[Show abstract][Hide abstract] ABSTRACT: Both leukoaraiosis and asymptomatic microbleeds are associated with small-artery diseases. Although an association between hyperhomocysteinemia and leukoaraiosis has been reported, no studies have evaluated the association between total homocysteine (tHcy) level and presence of microbleeds in stroke patients. We evaluated the association between tHcy level and leukoaraiosis or microbleeds in stroke patients. In 102 patients with stroke (69.5 +/- 10.3 years old, 54 men and 48 women), microbleeds on T2*-weighted MR images were counted, leukoaraiosis on T2-weighted images was graded and fasting plasma tHcy concentrations were measured. Plasma tHcy level was significantly higher in patients with advanced leukoaraiosis than in those without advanced leukoaraiosis (13.9 +/- 4.6 micromol/l vs. 10.2 +/- 3.4 micromol/l, P < 0.0001). Plasma tHcy level was not significantly different in patients with microbleeds and those without microbleeds (11.3 +/- 4.1 micromol/l vs. 11.4 +/- 4.3 micromol/l, P = 0.9441). Elevated tHcy level is significantly and independently associated with advanced leukoaraiosis [odds ratio (OR), 1.330; 95% CI, 1.130-1.565] but not with the presence of microbleeds. Elevated tHcy level appears to be associated with ischemic small-artery disease rather than with bleeding-prone small-artery disease.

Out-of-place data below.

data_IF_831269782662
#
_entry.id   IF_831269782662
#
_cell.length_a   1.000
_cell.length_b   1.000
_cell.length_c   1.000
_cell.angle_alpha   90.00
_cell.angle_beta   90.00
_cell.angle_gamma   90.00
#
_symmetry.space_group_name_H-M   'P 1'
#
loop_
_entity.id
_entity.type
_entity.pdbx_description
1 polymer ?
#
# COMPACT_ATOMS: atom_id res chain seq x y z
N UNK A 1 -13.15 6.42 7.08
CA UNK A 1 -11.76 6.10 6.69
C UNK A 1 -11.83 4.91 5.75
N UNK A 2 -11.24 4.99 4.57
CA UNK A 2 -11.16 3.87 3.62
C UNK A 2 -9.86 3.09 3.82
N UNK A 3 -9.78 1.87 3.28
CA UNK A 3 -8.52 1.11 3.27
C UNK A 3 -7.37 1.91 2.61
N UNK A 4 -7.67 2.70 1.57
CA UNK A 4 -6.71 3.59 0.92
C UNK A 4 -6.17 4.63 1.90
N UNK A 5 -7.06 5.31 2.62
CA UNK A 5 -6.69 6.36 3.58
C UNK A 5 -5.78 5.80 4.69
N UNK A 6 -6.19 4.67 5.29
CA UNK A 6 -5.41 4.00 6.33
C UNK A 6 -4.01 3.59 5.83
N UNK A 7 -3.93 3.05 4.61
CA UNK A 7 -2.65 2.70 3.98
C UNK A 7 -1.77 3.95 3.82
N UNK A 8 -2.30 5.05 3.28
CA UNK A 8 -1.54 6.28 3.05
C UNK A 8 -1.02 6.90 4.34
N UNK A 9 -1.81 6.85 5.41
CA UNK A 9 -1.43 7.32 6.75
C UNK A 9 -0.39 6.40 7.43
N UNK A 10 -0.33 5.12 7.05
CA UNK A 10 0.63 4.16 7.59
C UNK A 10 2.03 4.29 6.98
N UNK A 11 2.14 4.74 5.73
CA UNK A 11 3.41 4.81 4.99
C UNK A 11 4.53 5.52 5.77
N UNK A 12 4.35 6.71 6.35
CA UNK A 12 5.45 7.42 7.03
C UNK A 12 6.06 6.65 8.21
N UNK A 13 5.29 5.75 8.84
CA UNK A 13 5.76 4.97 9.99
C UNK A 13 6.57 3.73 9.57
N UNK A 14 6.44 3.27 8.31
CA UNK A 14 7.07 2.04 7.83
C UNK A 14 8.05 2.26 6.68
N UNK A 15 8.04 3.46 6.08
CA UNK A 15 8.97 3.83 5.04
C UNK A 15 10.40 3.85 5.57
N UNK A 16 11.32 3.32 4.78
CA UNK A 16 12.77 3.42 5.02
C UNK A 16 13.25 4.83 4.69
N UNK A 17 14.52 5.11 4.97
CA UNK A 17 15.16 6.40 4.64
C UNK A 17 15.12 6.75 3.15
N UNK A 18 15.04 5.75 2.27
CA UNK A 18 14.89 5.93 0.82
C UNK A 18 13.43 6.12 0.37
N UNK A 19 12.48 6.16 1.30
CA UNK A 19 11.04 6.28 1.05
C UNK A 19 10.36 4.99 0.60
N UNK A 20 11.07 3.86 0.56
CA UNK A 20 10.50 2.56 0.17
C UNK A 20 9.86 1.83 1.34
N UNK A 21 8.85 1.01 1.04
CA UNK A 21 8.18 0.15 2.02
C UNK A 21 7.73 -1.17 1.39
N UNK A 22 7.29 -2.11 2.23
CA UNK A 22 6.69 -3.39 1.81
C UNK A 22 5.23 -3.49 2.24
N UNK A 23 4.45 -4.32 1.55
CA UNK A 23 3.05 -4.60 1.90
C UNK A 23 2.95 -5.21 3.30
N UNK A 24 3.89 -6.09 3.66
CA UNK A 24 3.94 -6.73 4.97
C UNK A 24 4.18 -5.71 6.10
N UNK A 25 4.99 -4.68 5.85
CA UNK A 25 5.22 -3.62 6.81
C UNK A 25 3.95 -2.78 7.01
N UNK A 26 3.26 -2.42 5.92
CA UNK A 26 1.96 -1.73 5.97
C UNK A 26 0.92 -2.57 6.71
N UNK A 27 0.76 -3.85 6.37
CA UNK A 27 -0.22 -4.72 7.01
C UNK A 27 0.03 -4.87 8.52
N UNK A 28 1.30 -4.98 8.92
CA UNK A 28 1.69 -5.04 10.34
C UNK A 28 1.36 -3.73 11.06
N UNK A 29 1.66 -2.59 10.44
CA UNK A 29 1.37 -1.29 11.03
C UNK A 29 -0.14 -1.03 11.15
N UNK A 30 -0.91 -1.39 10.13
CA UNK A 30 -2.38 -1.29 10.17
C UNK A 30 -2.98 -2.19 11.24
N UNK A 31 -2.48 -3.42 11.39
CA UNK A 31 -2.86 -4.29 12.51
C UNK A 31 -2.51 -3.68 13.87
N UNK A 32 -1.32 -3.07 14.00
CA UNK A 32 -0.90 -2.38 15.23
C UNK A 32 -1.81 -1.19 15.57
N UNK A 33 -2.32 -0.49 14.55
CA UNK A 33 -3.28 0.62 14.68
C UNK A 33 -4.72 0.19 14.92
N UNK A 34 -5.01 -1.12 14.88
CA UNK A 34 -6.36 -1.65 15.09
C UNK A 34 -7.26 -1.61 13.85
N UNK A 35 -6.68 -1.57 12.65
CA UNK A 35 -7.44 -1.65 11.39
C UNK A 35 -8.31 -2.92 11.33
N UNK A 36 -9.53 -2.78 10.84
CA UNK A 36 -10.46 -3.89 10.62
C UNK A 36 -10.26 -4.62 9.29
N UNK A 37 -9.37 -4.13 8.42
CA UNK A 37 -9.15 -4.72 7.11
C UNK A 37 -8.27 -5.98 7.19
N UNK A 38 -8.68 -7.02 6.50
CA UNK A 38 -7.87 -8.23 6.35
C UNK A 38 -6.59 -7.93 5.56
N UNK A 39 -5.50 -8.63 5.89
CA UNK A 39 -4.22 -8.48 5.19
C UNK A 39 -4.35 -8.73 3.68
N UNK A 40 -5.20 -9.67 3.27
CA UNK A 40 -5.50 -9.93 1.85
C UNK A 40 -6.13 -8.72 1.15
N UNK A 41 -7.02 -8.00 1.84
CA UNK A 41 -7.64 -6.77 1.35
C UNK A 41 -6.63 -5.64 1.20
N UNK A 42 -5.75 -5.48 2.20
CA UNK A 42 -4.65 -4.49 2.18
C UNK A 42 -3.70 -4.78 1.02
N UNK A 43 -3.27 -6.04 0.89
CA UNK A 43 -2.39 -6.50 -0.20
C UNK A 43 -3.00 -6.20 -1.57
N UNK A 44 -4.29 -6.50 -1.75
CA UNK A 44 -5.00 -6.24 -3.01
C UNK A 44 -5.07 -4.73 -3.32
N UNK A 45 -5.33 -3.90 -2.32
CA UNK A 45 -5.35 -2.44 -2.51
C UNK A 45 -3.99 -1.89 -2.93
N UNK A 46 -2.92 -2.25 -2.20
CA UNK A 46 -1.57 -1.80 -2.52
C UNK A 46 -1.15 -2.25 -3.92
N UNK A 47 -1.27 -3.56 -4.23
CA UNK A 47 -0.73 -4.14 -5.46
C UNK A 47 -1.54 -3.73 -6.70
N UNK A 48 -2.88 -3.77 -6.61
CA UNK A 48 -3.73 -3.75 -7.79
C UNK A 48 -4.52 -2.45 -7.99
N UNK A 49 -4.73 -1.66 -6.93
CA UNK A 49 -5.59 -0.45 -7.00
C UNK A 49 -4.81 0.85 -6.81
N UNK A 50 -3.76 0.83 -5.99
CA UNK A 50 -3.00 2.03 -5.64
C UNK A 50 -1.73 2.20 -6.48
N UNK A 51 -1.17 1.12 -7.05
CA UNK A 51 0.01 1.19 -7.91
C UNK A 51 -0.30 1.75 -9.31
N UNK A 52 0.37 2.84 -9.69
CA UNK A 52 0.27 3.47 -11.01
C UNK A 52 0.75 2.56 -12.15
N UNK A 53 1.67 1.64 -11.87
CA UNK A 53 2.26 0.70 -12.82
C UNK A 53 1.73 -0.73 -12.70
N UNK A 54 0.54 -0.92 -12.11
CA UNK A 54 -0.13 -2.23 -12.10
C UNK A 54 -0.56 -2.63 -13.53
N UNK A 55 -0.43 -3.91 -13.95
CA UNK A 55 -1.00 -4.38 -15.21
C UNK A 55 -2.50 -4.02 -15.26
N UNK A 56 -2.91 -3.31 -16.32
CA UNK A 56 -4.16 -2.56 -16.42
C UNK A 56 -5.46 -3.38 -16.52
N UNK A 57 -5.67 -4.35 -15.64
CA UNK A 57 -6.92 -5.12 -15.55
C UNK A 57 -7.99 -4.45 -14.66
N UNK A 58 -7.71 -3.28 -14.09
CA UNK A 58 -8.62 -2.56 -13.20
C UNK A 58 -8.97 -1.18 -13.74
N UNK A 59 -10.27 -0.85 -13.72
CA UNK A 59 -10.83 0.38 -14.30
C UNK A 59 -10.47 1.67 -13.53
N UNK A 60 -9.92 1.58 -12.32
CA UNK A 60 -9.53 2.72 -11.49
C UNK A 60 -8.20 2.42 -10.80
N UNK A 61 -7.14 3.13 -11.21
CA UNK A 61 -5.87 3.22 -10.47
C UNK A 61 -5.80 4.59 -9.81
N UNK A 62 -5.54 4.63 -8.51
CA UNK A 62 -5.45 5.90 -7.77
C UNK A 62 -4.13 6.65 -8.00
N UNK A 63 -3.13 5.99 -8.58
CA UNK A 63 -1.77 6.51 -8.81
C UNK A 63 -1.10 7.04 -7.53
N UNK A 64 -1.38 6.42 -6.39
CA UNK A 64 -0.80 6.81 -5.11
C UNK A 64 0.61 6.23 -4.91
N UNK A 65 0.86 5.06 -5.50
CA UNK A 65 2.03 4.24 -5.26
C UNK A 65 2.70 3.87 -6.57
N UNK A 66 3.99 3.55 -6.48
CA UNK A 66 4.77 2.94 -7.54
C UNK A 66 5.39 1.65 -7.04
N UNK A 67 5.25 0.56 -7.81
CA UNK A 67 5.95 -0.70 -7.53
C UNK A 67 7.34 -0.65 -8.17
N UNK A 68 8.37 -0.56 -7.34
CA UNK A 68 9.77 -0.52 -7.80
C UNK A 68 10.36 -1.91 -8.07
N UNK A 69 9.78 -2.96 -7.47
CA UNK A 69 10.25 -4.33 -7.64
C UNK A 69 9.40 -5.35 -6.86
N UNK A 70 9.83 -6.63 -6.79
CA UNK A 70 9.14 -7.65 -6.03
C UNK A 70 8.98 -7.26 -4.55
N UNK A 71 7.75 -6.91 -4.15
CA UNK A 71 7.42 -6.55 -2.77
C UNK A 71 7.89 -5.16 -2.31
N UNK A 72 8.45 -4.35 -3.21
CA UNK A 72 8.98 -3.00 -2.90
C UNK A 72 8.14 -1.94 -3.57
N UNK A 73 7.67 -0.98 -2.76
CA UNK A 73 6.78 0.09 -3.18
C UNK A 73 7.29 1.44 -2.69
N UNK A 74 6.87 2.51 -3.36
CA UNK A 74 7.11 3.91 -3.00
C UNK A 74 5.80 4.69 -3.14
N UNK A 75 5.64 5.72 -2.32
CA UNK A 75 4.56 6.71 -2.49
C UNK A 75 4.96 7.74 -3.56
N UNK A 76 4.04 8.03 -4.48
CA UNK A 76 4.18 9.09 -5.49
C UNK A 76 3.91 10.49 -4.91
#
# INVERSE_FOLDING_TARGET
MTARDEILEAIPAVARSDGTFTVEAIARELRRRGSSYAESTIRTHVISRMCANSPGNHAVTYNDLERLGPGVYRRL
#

European Journal of Neurology 04/2006; 13(3):261-5. DOI:10.1111/j.1468-1331.2006.01205.x · 3.85 Impact Factor
[Show abstract][Hide abstract] ABSTRACT: Spinocerebellar ataxia type 6 (SCA6) is an autosomal dominant cerebellar ataxia caused by CAG trinucleotide expansion. The characteristics of regional cerebral blood flow (rCBF) in SCA6 patients have not been established, whereas it has been reported that decreased rCBF in the cerebrum seems to be a remote effect of cerebellar impairment in other cerebellar disorders.
To clarify the characteristics of rCBF, including cerebro-cerebellar relationship, and its correlation with clinical manifestations in patients with genetically confirmed SCA6 using quantitative assessment of rCBF by brain single-photon emission computed tomography (SPECT).
Technetium Tc 99m ethyl cysteinate dimer SPECT study using a Patlak plot. Patients Hiroshima University Hospital, Hiroshima, Japan. Ten patients with SCA6 and 9 healthy controls. Main Outcome Measure The rCBF of the cerebellar vermis, cerebellar hemisphere, and frontal lobes.
In SCA6 patients, rCBF was decreased only in the cerebellar vermis and hemisphere compared with healthy controls, and this was inversely correlated with duration of illness. The rCBF in the frontal lobes was slightly correlated with duration of illness without statistical significance. The rCBF in the vermis was inversely correlated with severity of dysarthria, but there was no significant correlation with CAG repeated expansions.